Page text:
Entertainment

‘Home of the Dragon’ star Olivia Cooke says she had a ‘full psychological breakdown’ at age 22: ‘It was dangerous’


House of the Dragon star Olivia Cooke is speaking out about her experience with depression. (Photo: REUTERS/Maja Smiejkowska)

House of the Dragon actress Olivia Cooke is opening up about her mental health, sharing that she experienced a “full mental breakdown” at age 22.

Now 28, the British actress tells the Observer that she struggled with loneliness while filming the A&E series Bates Motel in Canada.

“I’m so grateful for that job, but I had a really tough time on it,” says Cooke, who played Emma Decody on the Hitchcock-inspired drama, which ran from 2013 to 2017. “The way the schedule worked, we all had different storylines, so a lot of my time was spent in this apartment in Vancouver, working once every two weeks.”

By 2016, that sense of isolation had grown into full-fledged depression, she tells the U.K. publication.

“It was a big old lovely cocktail: being homesick and not knowing it, having not stopped since I was 18, being on my own for large swathes of time,” she says of her “full mental breakdown.” “It was bad, bad. Awful, actually.”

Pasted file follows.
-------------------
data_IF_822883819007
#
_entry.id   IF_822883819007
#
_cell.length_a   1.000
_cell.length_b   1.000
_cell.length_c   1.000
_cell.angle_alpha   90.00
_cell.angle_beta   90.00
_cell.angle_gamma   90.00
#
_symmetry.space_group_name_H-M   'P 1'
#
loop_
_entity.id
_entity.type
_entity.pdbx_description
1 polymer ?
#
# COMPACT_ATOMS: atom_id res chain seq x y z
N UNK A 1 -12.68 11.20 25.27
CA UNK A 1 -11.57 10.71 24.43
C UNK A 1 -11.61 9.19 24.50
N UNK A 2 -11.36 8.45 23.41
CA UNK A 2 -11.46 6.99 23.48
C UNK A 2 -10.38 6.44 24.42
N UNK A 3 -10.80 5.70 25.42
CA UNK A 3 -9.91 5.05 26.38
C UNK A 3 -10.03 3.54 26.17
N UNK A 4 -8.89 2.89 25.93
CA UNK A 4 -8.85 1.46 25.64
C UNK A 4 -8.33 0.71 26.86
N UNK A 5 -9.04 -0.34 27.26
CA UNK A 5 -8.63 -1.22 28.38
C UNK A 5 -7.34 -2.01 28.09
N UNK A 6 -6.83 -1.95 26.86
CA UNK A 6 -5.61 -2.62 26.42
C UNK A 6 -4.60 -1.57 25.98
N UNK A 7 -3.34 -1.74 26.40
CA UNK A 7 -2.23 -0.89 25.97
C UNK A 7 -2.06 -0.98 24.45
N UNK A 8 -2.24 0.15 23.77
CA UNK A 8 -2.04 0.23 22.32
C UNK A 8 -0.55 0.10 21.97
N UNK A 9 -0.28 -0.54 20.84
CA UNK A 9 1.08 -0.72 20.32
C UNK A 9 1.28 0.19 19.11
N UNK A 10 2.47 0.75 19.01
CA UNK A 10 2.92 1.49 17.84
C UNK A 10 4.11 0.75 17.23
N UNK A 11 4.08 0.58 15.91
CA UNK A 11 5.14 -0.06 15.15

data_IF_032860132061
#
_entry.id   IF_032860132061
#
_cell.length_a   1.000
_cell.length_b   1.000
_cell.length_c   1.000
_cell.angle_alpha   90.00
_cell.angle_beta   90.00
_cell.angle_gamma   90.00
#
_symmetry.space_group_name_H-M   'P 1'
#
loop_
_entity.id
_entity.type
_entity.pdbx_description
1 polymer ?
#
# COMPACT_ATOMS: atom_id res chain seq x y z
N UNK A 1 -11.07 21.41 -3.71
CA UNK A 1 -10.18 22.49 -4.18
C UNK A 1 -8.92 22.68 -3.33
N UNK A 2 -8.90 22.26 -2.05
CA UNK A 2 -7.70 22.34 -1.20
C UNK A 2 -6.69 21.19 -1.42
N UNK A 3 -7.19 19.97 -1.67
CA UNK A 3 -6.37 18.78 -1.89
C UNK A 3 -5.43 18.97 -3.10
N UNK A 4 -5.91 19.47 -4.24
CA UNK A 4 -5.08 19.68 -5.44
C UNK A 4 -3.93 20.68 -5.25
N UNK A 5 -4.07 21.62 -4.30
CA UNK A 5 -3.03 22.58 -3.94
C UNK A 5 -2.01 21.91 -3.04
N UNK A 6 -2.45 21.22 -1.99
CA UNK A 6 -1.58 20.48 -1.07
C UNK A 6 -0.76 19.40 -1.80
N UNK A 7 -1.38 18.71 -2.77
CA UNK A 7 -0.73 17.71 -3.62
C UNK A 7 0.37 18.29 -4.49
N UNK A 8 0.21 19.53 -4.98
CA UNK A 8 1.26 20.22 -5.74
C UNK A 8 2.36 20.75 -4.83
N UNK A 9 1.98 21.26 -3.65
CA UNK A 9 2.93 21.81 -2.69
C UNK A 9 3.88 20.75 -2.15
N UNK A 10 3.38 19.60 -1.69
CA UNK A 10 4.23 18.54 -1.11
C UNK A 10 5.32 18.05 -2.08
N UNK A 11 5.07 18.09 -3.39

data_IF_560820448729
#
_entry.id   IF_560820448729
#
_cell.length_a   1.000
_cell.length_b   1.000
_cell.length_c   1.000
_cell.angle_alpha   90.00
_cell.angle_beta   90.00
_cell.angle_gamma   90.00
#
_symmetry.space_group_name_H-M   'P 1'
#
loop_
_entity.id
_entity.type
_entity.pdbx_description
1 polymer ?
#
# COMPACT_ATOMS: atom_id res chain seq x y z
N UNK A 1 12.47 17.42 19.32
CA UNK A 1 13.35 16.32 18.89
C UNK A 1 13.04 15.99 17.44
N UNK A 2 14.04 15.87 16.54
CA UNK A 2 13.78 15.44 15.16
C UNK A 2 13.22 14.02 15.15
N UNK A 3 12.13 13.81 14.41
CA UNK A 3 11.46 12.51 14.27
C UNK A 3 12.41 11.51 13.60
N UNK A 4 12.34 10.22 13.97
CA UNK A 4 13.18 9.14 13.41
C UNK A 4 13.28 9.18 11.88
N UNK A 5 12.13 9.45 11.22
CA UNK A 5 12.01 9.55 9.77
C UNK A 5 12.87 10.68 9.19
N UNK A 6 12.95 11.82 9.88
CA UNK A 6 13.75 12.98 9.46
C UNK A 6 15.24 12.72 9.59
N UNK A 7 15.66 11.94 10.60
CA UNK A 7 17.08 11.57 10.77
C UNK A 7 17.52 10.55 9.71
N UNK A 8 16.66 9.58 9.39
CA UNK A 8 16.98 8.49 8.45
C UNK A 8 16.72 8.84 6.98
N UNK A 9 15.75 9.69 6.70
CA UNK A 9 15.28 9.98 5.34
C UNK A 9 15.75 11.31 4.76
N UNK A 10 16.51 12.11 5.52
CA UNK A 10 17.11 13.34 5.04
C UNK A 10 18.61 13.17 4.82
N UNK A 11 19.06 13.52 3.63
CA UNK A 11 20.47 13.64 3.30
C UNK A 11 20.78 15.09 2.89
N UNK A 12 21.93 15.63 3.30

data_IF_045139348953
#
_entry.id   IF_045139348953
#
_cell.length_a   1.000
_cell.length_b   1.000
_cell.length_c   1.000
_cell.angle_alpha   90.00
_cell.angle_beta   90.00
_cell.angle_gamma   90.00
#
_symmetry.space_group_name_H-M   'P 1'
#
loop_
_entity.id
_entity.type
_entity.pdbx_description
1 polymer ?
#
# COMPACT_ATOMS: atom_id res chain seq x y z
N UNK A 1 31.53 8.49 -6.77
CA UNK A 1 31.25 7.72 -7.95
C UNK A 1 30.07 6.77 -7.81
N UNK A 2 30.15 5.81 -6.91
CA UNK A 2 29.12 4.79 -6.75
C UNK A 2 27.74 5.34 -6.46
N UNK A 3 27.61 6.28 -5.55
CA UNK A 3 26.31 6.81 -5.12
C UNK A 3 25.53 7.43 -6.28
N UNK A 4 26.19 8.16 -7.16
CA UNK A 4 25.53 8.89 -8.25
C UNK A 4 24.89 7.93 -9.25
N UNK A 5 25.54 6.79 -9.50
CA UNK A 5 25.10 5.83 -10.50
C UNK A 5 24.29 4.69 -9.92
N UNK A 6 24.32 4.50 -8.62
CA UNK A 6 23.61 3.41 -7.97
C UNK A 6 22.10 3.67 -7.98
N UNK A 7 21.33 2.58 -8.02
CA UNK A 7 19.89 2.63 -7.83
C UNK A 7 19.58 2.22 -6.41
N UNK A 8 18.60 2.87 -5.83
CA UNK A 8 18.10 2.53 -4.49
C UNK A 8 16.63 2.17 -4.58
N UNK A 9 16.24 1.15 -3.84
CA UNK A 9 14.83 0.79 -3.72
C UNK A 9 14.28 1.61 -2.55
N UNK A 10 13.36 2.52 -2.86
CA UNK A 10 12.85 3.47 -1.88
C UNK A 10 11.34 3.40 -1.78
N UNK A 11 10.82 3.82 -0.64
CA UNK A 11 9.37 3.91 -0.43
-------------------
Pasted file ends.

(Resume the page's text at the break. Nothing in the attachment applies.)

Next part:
But the Sound of Metal star didn’t step back from acting to focus on her mental well-being.

“Oh, no, I was working all the way through,” says Cooke, who at the time was shooting both Ready Player One

and Thoroughbreds. “I was very good at hiding it. If anything, I was like, let me escape myself.”

It wasn’t until 2019 that she noticed a more significant reprieve from “the incessant, persistent, anxious thoughts” that plagued her. Now starring as Alicent Hightower on HBO’s Game of Thrones prequel, Cooke says she’s found herself in a “sweet spot” these days — something she credits to her new TV gig, a move back to London after a breakup with Girls actor Christopher Abbott and the chance to have something of a break amid the pandemic. And while she’s still months shy of turning 29, she’s at eager to embrace what’s ahead.

“You wouldn’t pay to go back to 22,” she says. “Well, I wouldn’t.”

If you or someone you know is experiencing suicidal thoughts, call 911 or the National Suicide Prevention Lifeline at 988 or 1-800-273-8255, or text HOME to the Crisis Text Line at 741741.

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